Water Resources Research

Watershed size effects on applicability of regression-based methods for fluvial loads estimation

Authors

  • Saurav Kumar,

    Corresponding author
    1. Occoquan Watershed Monitoring Laboratory (OWML), The Charles E. Via, Jr., Department of Civil and Environmental Engineering, Virginia Tech, Manassas, Virginia, USA
    • Corresponding author: S. Kumar, Occoquan Watershed Monitoring Laboratory (OWML), The Charles E. Via, Jr., Department of Civil and Environmental Engineering, Virginia Tech, 9408 Prince William St., Manassas, VA 20110, USA. (saurav@vt.edu)

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  • Adil N. Godrej,

    1. Occoquan Watershed Monitoring Laboratory (OWML), The Charles E. Via, Jr., Department of Civil and Environmental Engineering, Virginia Tech, Manassas, Virginia, USA
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  • Thomas J. Grizzard

    1. Occoquan Watershed Monitoring Laboratory (OWML), The Charles E. Via, Jr., Department of Civil and Environmental Engineering, Virginia Tech, Manassas, Virginia, USA
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Abstract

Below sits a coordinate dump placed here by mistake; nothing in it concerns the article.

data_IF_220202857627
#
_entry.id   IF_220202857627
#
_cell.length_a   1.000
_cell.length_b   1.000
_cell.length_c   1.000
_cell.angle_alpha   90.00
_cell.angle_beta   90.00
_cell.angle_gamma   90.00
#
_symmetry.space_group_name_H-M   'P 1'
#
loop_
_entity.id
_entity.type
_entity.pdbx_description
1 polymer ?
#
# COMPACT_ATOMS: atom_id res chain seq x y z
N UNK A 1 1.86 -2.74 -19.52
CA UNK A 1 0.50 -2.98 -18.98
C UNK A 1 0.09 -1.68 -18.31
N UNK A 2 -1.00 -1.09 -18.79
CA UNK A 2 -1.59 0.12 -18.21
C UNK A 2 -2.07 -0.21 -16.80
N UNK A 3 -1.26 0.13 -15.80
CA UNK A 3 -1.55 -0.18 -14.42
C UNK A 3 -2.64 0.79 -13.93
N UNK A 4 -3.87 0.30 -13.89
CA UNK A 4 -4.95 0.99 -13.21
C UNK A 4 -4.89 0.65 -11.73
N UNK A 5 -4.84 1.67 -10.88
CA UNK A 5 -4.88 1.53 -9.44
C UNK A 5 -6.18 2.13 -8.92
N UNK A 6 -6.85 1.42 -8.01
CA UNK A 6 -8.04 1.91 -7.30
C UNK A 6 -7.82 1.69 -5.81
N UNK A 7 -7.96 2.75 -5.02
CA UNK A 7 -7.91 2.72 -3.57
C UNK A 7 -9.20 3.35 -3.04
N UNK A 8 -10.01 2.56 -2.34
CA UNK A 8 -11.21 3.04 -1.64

[1] Fluvial loads for total nitrogen, total oxidized nitrogen, total phosphorus, orthophosphate phosphorus, and total suspended solids were estimated for three watersheds of different sizes using a regression-based method and compared with loads computed by a method based on direct hydrologic and water quality observations. Statistically significant differences between the fluvial loads estimated by the two methods were observed in all cases. Using the direct method as the basis for comparison, the regression method was found to underpredict the annual fluvial load for the watersheds analyzed. A representative “magnitude-of-difference” measure was computed. The larger watershed (area > 104 km2) had a lower magnitude-of-difference compared to the two smaller watersheds (area ∼102 km2). The five constituents analyzed also had statistically significant effect on the magnitude-of-difference, with higher magnitude-of-difference observed for total suspended solids and total phosphorus compared to other parameters. For the watersheds analyzed, estimates for the magnitudes-of-difference obtained by long-term fluvial load analysis (15 years for larger, and 9 and 12 years for two smaller watersheds) may be evaluated by shorter-term comparisons. The time required to obtain a stable magnitude-of-difference was found to vary with the watershed size and the constituent of interest in the study watersheds. Although the results from this study represent the watersheds analyzed and are not likely to be directly applicable for other watersheds, the comparison between fluvial loads estimated by regression and intensive sampling may be applied to assess the applicability of the regression method in other watersheds.

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